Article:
Category Archives: Thoroughbred

Dickinson Returns A Winner At Laurel (Press Release)

Photo via Laurel Park
Photo via Laurel Park

April 3, 2016
Contact: david.joseph@marylandracing.com or call 954.658.7156

LAUREL, MD – It didn’t take long for Michael Dickinson to find himself back in the winner’s circle

The Maryland-based trainer won with the first horse he saddled since retiring in 2007 when Augustin Stable’s Tide Is High, who had not run since September, went wire-to-wire in an entry-level allowance race late Saturday on the turf at Laurel Park.

It was the first time Dickinson saddled a horse as a licensed trainer since Dec. 8, 2007 at Turfway Park. It was also Dickinson’s first trip to Laurel since 2003 when he won two graded-stakes in one day. A Huevo won the 2003 Frank J. De Francis Memorial Dash (G1) and Tapit won the Laurel Futurity (G2).

“I’ve really enjoyed my training again. I came back to train because I want to train and I enjoy it,” said Dickinson, who decided to return to training last summer. “I love training on the farm.

“Today, I’m not too pleased.  She’s a good horse, I didn’t train her very well. She used to run off a little bit last year and I thought I had her relaxed and I didn’t.  So I’m not pleased, I’m not even a tiny little bit pleased.  I might be relieved, but at least we had a winner.  But we’ve got to do much better than that.”

Dickinson retired from training in 2007 after having won 587 races, including a pair of Breeders’ Cup races with Da Hoss in 1996 and 1998. Since 2007, Dickinson spent his time inventing and developing the Tapeta Surface, a synthetic racing surface now used by racetracks all over the world and named after Dickinson’s farm, Tapeta Farm, in North East, MD.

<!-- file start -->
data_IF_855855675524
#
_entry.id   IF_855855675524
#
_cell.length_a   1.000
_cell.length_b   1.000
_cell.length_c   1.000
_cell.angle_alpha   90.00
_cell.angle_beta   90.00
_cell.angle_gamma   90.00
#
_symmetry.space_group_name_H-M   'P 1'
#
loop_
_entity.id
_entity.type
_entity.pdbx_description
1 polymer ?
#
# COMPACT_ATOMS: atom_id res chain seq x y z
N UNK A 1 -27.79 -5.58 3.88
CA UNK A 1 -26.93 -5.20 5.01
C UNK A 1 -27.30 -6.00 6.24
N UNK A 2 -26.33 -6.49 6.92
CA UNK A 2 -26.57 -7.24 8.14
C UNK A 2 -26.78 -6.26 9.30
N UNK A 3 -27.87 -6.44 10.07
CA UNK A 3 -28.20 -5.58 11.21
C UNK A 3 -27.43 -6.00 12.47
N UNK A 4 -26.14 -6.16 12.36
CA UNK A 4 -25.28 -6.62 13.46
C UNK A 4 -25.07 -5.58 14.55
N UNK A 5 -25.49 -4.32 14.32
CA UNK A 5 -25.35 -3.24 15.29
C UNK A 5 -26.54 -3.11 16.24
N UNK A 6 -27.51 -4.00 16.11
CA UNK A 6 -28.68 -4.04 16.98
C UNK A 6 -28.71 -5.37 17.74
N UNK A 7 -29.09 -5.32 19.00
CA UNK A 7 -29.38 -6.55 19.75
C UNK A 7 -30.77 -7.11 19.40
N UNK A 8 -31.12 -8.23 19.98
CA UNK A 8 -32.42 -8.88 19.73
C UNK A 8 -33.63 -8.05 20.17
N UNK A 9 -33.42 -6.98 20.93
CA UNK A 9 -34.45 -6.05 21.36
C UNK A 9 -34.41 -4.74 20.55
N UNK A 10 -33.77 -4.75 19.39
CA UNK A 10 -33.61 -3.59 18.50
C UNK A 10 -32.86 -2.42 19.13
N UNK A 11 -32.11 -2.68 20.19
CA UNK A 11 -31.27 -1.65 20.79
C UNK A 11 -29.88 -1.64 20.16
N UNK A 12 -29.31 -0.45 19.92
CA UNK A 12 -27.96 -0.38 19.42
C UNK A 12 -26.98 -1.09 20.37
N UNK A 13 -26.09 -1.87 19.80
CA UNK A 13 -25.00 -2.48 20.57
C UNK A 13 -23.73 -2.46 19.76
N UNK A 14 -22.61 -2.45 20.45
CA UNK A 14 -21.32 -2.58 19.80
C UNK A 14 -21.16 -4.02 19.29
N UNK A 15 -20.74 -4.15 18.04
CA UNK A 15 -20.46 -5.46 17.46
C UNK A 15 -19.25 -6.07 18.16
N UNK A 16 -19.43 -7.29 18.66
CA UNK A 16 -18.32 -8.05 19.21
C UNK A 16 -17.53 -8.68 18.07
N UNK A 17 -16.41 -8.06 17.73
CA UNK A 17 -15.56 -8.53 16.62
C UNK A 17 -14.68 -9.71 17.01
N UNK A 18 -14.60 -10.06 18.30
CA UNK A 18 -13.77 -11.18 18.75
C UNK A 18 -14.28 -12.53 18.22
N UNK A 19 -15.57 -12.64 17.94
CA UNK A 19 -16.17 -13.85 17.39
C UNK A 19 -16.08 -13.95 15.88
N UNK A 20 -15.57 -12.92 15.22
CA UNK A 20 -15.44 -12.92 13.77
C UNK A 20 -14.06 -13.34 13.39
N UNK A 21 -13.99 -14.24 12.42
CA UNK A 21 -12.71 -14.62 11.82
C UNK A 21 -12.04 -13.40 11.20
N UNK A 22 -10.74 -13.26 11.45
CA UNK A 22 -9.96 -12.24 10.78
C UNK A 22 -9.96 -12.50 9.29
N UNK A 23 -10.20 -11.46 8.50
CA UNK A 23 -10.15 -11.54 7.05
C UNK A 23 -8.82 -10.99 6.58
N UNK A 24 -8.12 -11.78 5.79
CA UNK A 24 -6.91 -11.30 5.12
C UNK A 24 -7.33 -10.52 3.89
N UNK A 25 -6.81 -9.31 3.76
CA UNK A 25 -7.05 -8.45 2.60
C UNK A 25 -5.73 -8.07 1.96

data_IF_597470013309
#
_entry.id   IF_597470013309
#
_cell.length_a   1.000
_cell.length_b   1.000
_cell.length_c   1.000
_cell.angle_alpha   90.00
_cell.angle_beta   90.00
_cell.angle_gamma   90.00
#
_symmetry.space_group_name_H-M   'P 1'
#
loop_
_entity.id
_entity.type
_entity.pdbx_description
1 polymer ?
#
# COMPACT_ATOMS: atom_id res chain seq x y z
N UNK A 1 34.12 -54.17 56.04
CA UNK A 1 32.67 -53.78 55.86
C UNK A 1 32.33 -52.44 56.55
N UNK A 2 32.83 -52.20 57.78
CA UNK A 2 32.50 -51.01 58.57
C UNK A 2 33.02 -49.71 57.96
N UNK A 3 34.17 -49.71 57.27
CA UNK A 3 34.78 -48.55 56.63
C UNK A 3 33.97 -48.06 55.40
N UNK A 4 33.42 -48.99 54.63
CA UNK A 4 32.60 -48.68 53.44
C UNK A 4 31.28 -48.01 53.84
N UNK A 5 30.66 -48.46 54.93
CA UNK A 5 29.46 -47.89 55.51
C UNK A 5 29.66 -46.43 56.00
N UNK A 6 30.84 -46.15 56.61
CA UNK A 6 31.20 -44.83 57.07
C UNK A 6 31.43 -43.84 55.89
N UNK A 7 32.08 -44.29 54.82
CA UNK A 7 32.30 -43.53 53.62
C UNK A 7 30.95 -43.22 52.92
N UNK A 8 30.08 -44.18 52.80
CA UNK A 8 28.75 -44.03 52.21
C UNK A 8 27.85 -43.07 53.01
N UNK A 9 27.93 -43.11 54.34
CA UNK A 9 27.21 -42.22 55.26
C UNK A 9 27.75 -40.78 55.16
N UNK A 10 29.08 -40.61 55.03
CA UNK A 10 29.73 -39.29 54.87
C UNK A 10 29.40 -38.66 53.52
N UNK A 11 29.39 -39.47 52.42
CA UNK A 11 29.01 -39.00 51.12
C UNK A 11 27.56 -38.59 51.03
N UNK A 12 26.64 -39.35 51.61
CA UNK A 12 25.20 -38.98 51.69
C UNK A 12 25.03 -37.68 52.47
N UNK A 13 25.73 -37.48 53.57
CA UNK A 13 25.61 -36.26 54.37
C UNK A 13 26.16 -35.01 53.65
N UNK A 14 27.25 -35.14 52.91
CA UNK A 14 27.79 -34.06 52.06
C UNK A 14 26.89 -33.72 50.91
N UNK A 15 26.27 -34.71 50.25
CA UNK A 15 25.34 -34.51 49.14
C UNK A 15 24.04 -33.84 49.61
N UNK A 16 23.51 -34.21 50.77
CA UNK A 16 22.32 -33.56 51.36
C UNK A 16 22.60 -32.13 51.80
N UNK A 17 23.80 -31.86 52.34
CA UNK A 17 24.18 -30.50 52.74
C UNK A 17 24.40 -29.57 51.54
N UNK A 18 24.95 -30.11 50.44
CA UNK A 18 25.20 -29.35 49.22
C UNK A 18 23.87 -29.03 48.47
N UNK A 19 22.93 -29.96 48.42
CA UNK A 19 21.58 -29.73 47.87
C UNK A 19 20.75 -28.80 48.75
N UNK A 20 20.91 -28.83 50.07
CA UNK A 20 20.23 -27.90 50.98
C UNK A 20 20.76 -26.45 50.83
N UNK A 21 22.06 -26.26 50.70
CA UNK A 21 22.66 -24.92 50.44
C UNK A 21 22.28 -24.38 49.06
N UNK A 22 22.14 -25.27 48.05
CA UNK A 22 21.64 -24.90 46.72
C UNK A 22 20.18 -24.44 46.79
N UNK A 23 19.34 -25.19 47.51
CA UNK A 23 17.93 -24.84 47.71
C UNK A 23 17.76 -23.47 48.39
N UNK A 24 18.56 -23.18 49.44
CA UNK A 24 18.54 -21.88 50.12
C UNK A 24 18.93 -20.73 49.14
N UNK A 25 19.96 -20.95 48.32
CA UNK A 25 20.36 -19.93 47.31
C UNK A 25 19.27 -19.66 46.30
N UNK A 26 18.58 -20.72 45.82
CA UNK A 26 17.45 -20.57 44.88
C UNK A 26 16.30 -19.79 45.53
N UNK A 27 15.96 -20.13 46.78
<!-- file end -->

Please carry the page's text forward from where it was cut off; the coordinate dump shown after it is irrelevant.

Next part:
When asked if he has any new training methods this time around, the Yorkshire, England native, who is now 66, said he has many new methods to apply to his craft.

“Oh yes, a zillion different things…a very different Michael Dickinson trainer,” he said.  “I didn’t do very well before, I want to do better this time. That’s why I’ve come back because I didn’t think I did very well and I want to prove to myself that I’m not quite as bad as I thought I was.”

Laurel Park is a Stronach Group company, North America’s leading Thoroughbred racetrack owner/operator. . For more information contact David Joseph at david.joseph@marylandracing.com or call 954.658.7156

Shared Belief Is Lost to Colic

Colic is a merciless thief, taking when and where it wants. Thursday afternoon, news of Shared Belief succumbing to colic left a plaintive void in horse racing and among the legion of horse lovers that transcends sport and borders. Despite advancements in surgeries and medications, some cases of colic just aren’t fixable.

Whether the horse is a demi-god like Shared Belief or a backyard pony, with a tough case of colic the decision to euthanize is both easy and difficult. Easy because after options have been tried and evaluated, it is the only path that remains to abate pain, suffering and possible further injury; when we sign on as horse owners, keeping horses pain-free and comfortable is our creed. Difficult because, admit it or not, we love them, and consider them family; and we grieve and don’t want to let them go…